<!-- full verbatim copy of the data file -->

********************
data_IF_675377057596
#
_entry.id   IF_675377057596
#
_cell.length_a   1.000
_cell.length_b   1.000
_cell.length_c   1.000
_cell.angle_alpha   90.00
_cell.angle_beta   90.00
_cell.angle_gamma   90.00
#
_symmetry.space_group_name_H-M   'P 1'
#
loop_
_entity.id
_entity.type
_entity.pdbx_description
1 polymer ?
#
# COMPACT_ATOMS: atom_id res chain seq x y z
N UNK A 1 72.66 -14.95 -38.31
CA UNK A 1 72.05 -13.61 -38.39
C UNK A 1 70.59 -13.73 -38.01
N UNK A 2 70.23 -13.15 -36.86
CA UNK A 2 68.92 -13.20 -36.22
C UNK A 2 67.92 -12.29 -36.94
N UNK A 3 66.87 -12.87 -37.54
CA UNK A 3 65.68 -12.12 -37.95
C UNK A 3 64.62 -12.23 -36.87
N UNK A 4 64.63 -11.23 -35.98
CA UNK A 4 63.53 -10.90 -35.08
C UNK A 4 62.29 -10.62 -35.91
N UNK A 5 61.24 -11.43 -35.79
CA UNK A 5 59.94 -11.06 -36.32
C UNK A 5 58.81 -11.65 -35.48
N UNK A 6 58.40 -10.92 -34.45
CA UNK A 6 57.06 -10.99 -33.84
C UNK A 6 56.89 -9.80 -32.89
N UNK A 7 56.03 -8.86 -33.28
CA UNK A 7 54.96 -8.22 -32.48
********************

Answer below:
data_IF_675377057596
#
_entry.id   IF_675377057596
#
_cell.length_a   1.000
_cell.length_b   1.000
_cell.length_c   1.000
_cell.angle_alpha   90.00
_cell.angle_beta   90.00
_cell.angle_gamma   90.00
#
_symmetry.space_group_name_H-M   'P 1'
#
loop_
_entity.id
_entity.type
_entity.pdbx_description
1 polymer ?
#
# COMPACT_ATOMS: atom_id res chain seq x y z
N UNK A 1 72.66 -14.95 -38.31
CA UNK A 1 72.05 -13.61 -38.39
C UNK A 1 70.59 -13.73 -38.01
N UNK A 2 70.23 -13.15 -36.86
CA UNK A 2 68.92 -13.20 -36.22
C UNK A 2 67.92 -12.29 -36.94
N UNK A 3 66.87 -12.87 -37.54
CA UNK A 3 65.68 -12.12 -37.95
C UNK A 3 64.62 -12.23 -36.87
N UNK A 4 64.63 -11.23 -35.98
CA UNK A 4 63.53 -10.90 -35.08
C UNK A 4 62.29 -10.62 -35.91
N UNK A 5 61.24 -11.43 -35.79
CA UNK A 5 59.94 -11.06 -36.32
C UNK A 5 58.81 -11.65 -35.48
N UNK A 6 58.40 -10.92 -34.45
CA UNK A 6 57.06 -10.99 -33.84
C UNK A 6 56.89 -9.80 -32.89
N UNK A 7 56.03 -8.86 -33.28
CA UNK A 7 54.96 -8.22 -32.48